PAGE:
Principles of Physics e-Prep Course

(Also Available at SkillsFuture@NS LXP)

– Topics

1 Introduction and Vectors

1.1 Standards of Length, Mass, and Time
1.2 Dimensional Analysis
1.3 Conversion of Units
1.4 Order-of-Magnitude Calculations
1.5 Significant Figures
1.6 Coordinate Systems
1.7 Vectors and Scalars
1.8 Some Properties of Vectors
1.9 Components of a Vector and Unit Vectors
1.10 Modeling, Alternative Representations, and Problem-Solving Strategy

2 Motion in One Dimension

2.1 Average Velocity
2.2 Instantaneous Velocity
2.3 Analysis Model: Particle Under Constant Velocity
2.4 Acceleration
2.5 Motion Diagrams
2.6 Analysis Model: Particle Under Constant Acceleration
2.7 Freely Falling Objects
2.8 Context Connection: Acceleration Required by Consumers

3 Motion in Two Dimensions

3.1 The Position, Velocity, and Acceleration Vectors
3.2 Two-Dimensional Motion with Constant Acceleration
3.3 Projectile Motion
3.4 Analysis Model: Particle in Uniform Circular Motion
3.5 Tangential and Radial Acceleration
3.6 Relative Velocity and Relative Acceleration
3.7 Context Connection: Lateral Acceleration of Automobiles

4 The Laws of Motion

4.1 The Concept of Force
4.2 Newton’s First Law
4.3 Mass
4.4 Newton’s Second Law
4.5 The Gravitational Force and Weight
4.6 Newton’s Third Law
4.7 Analysis Models Using Newton’s Second Law
4.8 Context Connection: Forces on Automobiles

5 More Applications of Newton’s Laws

5.1 Forces of Friction
5.2 Extending the Particle Uniform Circular Motion Model
5.3 Nonuniform Circular Motion
5.4 Motion in the Presence of Velocity-Dependent Resistive Forces
5.5 The Fundamental Forces of Nature
5.6 Context Connection: Drag Coefficients of Automobiles

6 Energy of a System

6.1 Systems and Environments
6.2 Work Done by a Constant Force
6.3 The Scalar Product of Two Vectors
6.4 Work Done by a Varying Force
6.5 Kinetic Energy and the Work-Kinetic Energy Theorem
6.6 Potential Energy of a System
6.7 Conservative and Nonconservative Forces
6.8 Relationship Between Conservative Forces and Potential Energy
6.9 Potential Energy for Gravitational and Electric Forces
6.10 Energy Diagrams and Equilibrium of a System
6.11 Context Connection: Potential Energy in Fuels

7 Conservation of Energy

7.1 Analysis Model: Nonisolated System (Energy)
7.2 Analysis Model: Isolated System (Energy)
7.3 Analysis Model: Nonisolated System in Steady State (Energy)
7.4 Situations Involving Kinetic Friction
7.5 Changes in Mechanical Energy for Nonconservative Forces
7.6 Power
7.7 Context Connection: Horsepower Ratings of Automobiles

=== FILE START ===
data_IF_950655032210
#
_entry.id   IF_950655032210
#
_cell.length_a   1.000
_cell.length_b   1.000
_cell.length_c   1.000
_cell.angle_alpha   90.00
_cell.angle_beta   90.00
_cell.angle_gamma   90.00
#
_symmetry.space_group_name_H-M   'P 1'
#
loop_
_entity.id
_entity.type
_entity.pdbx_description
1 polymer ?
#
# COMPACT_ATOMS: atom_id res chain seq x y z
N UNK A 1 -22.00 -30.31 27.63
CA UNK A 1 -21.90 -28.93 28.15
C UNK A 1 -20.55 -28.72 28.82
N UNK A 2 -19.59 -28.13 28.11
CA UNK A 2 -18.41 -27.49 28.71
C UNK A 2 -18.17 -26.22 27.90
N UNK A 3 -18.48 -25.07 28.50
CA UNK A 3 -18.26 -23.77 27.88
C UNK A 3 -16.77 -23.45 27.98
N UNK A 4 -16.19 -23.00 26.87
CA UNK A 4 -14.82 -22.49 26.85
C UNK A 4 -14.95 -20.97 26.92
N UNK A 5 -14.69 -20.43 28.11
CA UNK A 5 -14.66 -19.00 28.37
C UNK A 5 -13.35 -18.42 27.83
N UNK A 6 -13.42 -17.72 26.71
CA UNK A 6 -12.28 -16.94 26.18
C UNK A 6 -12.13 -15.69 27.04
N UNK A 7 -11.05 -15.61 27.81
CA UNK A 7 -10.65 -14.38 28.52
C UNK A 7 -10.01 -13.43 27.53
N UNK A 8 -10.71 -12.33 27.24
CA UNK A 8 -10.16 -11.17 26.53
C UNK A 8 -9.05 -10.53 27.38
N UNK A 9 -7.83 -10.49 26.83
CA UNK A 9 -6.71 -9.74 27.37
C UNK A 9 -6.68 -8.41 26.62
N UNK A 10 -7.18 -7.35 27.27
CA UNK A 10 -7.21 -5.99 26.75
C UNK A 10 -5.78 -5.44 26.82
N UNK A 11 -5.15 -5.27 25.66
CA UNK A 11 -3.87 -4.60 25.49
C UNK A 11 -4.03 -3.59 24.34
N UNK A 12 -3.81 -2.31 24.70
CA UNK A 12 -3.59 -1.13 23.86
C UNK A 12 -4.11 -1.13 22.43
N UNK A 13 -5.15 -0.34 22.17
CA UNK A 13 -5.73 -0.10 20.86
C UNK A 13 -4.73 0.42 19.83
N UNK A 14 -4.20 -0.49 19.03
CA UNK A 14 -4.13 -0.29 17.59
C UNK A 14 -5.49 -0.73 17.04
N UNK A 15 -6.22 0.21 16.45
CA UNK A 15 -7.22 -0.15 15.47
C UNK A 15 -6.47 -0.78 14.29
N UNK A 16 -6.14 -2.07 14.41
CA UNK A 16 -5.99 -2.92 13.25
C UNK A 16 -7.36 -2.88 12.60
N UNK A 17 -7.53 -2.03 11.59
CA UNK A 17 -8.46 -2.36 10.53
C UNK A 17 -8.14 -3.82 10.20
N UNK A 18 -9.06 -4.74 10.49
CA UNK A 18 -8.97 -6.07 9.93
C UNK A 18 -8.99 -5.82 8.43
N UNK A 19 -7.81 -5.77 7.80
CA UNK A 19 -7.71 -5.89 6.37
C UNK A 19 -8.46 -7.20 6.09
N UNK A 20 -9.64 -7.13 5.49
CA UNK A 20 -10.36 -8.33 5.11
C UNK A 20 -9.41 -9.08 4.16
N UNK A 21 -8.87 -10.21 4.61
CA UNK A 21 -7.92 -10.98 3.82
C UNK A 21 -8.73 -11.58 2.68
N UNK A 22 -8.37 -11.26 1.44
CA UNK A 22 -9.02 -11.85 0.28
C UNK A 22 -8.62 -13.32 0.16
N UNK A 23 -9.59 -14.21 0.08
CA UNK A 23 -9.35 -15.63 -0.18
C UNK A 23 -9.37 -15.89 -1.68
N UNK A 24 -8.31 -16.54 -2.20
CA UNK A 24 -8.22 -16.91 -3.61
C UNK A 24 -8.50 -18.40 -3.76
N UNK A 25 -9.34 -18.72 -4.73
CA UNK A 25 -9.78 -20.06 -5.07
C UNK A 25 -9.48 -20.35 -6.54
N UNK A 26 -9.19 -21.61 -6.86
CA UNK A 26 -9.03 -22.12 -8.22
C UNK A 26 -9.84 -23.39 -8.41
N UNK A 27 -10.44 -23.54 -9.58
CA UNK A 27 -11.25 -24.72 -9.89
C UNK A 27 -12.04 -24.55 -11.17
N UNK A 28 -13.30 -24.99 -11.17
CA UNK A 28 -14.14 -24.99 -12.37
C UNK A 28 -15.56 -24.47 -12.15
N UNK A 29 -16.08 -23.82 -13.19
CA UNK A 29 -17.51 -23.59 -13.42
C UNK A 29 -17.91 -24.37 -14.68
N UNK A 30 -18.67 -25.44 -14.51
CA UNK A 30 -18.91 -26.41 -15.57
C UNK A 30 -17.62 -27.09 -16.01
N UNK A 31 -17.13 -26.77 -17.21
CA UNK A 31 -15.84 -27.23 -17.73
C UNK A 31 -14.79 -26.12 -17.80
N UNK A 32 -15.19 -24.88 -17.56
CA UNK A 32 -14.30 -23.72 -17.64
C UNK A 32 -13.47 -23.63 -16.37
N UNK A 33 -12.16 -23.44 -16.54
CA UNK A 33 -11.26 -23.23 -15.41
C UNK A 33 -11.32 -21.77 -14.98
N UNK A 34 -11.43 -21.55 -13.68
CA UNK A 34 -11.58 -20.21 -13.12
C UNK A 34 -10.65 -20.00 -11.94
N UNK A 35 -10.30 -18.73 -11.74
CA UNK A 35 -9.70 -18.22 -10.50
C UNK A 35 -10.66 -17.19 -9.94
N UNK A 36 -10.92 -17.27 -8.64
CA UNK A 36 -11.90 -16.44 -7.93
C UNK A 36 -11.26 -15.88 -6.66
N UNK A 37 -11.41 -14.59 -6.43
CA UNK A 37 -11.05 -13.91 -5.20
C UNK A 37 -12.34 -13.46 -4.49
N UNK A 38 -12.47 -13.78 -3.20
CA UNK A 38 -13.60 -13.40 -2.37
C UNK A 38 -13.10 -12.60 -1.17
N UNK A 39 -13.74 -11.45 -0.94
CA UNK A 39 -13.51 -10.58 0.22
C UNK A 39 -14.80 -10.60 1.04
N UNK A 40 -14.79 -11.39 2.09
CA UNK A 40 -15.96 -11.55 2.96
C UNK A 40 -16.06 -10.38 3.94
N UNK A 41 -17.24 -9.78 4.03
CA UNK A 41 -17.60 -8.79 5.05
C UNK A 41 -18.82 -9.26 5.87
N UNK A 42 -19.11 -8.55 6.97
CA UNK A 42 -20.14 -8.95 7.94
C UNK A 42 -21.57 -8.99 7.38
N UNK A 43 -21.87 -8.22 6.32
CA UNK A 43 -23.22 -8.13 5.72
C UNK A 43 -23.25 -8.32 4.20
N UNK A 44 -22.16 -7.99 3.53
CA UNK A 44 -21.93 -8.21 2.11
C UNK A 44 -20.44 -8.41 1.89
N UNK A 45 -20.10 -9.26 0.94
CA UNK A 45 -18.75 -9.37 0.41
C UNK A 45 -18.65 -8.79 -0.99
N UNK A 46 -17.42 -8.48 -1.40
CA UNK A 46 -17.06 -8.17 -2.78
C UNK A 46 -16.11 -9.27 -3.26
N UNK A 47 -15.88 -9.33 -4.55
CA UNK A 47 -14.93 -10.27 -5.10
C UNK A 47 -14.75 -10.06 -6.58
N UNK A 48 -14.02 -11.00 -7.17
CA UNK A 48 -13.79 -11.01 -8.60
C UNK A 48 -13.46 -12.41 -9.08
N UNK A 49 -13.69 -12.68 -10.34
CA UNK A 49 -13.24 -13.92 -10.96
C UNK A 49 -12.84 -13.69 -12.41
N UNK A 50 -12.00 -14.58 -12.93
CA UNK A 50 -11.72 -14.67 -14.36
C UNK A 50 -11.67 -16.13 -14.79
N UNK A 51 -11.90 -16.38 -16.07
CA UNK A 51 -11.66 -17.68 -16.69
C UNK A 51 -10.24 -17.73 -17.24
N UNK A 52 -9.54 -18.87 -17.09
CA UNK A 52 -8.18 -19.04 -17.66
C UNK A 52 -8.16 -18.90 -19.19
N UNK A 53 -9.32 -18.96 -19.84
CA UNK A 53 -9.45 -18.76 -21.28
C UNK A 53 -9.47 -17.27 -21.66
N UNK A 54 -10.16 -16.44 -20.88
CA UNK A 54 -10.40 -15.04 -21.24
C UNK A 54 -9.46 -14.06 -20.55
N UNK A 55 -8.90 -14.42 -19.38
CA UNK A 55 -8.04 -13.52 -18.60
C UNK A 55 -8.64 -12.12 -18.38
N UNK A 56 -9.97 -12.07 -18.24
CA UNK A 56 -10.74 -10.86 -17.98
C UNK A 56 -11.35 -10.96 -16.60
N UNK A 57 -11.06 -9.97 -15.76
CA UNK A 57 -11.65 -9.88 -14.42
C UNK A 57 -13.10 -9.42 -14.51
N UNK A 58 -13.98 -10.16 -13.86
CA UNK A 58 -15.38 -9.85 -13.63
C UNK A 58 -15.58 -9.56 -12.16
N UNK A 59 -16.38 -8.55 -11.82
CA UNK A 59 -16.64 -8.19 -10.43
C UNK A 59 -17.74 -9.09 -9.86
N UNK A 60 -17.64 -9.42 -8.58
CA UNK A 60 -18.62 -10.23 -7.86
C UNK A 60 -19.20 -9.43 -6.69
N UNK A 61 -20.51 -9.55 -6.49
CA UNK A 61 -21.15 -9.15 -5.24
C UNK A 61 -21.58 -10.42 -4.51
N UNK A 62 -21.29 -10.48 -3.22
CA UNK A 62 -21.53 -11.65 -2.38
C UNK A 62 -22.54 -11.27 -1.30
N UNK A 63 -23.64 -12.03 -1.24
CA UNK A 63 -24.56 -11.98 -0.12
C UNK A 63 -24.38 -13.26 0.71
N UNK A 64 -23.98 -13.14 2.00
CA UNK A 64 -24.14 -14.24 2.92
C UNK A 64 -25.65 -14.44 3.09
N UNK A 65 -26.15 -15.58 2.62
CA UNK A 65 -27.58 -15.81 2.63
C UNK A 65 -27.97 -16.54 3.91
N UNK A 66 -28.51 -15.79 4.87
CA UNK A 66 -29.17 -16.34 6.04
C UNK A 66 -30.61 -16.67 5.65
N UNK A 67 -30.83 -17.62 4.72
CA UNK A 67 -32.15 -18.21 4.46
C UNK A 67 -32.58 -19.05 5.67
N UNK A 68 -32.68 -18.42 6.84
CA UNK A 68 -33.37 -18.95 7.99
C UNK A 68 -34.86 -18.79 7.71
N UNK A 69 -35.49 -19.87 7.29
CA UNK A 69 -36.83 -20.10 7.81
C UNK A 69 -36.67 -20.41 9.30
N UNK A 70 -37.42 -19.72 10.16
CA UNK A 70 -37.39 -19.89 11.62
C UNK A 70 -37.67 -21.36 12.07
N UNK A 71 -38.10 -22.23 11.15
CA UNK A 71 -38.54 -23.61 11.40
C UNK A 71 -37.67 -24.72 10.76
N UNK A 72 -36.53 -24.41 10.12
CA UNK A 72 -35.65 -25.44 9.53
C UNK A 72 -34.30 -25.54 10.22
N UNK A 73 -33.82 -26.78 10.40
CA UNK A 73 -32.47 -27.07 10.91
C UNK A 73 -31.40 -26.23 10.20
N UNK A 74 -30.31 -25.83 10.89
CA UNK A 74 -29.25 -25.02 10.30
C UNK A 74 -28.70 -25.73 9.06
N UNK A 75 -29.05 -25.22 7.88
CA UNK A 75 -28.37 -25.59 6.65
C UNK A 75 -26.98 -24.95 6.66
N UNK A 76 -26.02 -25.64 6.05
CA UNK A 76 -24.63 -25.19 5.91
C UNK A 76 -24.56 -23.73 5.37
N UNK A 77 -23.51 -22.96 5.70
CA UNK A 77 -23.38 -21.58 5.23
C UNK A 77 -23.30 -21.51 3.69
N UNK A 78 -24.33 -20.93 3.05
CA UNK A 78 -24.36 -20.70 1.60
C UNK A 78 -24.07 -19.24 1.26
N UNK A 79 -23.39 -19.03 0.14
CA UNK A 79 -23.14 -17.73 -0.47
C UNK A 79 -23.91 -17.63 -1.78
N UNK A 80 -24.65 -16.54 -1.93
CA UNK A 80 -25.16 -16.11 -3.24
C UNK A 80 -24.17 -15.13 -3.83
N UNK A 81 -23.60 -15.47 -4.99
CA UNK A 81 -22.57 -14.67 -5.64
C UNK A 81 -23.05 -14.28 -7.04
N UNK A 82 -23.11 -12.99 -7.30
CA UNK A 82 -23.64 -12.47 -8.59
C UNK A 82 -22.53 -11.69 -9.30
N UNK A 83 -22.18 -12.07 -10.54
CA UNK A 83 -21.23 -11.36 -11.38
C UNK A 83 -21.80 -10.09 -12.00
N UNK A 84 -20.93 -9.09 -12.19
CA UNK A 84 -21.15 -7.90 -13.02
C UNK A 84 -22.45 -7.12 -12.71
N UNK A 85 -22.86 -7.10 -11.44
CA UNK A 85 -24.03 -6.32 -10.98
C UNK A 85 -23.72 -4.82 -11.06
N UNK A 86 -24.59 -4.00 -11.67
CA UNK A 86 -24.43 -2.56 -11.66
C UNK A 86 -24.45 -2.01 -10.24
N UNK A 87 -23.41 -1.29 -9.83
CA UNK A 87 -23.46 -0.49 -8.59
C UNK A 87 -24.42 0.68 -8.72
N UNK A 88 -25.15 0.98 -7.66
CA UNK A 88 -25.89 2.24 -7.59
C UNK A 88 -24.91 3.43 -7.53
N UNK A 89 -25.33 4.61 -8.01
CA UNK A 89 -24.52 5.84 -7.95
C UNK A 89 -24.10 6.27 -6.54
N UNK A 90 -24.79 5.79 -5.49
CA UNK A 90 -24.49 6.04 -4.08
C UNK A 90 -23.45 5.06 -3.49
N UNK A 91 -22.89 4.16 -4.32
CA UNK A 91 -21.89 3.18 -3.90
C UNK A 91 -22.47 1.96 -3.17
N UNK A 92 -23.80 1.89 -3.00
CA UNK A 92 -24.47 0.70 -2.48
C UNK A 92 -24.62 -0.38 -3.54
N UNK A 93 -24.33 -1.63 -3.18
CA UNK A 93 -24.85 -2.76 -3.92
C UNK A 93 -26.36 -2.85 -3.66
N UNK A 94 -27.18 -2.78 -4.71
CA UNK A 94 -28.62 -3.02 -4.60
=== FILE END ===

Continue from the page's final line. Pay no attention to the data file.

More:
8 Momentum and Collisions

8.1 Linear Momentum
8.2 Analysis Model: Isolated System (Momentum)
8.3 Analysis Model: Nonisolated System (Momentum)
8.4 Collisions in One Dimension
8.5 Collisions in Two Dimensions
8.6 The Center of Mass
8.7 Motion of a System of Particles
8.8 Context Connection: Rocket Propulsion

9 Relativity

9.1 The Principle of Galilean Relativity
9.2 The Michelson-Morley Experiment
9.3 Einstein’s Principle of Relativity
9.4 Consequences of Special Relativity
9.5 The Lorentz Transformation Equations
9.6 Relativistic Momentum and the Relativistic Form of Newton’s Laws
9.7 Relativistic Energy
9.8 Mass and Energy
9.9 General Relativity
9.10 Context Connection: From Mars to the Stars

10 Rotational Motion

10.1 Angular Position, Speed, and Acceleration
10.2 Analysis Model: Rigid Object Under Constant Angular Acceleration
10.3 Relations Between Rotational and Translational Quantities
10.4 Rotational Kinetic Energy
10.5 Torque and the Vector Product
10.6 Analysis Model: Rigid Object in Equilibrium
10.7 Analysis Model: Rigid Object Under a Net Torque
10.8 Energy Considerations in Rotational Motion
10.9 Analysis Model: Nonisolated System (Angular Momentum)
10.10 Analysis Model: Isolated System (Angular Momentum)
10.11 Precessional Motion of Gyroscopes
10.12 Rolling Motion of Rigid Objects
10.13 Context Connection: Turning the Spacecraft

11 Gravity, Planetary Orbits, and the Hydrogen Atom

11.1 Newton’s Law of Universal Gravitation Revisited
11.2 Structural Models
11.3 Kepler’s Laws
11.4 Energy Considerations in Planetary and Satellite Motion
11.5 Atomic Spectra and the Bohr Theory of Hydrogen
11.6 Context Connection: Changing from a Circular to an Elliptical Orbit

12 Oscillatory Motion

12.1 Motion of an Object Attached to a Spring
12.2 Analysis Model: Particle in Simple Harmonic Motion
12.3  Energy of the Simple Harmonic Oscillator
12.4 The Simple Pendulum
12.5 The Physical Pendulum
12.6 Damped Oscillations
12.7 Forced Oscillations
12.8 Context Connection: Resonance in Structures

13 Mechanical Waves

13.1  Propagation of a Disturbance
13.2  Analysis Model: Traveling Wave
13.3  The Speed of Transverse Waves on Strings
13.4  Reflection and Transmission
13.5  Rate of Energy Transfer by Sinusoidal Waves on Strings
13.6  Sound Waves
13.7  The Doppler Effect
13.8  Context Connection: Seismic Waves

14 Superposition and Standing Waves

14.1 Analysis Model: Waves in Interference
14.2  Standing Waves
14.3  Analysis Model: Waves Under Boundary Conditions
14.4  Standing Waves in Air Columns
14.5  Beats: Interference in Time
14.6 Nonsinusoidal Wave Patterns
14.7 The Ear and Theories of Pitch Perception
14.8 Context Connection: Building on Antinodes

15 Fluid Mechanics

15.1  Pressure
15.2  Variation of Pressure with Depth
15.3  Pressure Measurements
15.4  Buoyant Forces and Archimedes’s Principle
15.5  Fluid Dynamics
15.6  Streamlines and the Continuity Equation for Fluids
15.7  Bernoulli’s Equation 

16 Temperature and the Kinetic Theory of Gases

16.1  Temperature and the Zeroth Law of Thermodynamics
16.2  Thermometers and Temperature Scales
16.3  Thermal Expansion of Solids and Liquids
16.4  Macroscopic Description of an Ideal Gas
16.5  The Kinetic Theory of Gases
16.6  Distribution of Molecular Speed
16.7  Context Connection: The Atmospheric Lapse Rate

17 Energy in Thermal Processes: The First Law of Thermodynamics

17.1  Heat and Internal Energy
17.2  Specific Heat
17.3  Latent Heat
17.4 Work in Thermodynamic Processes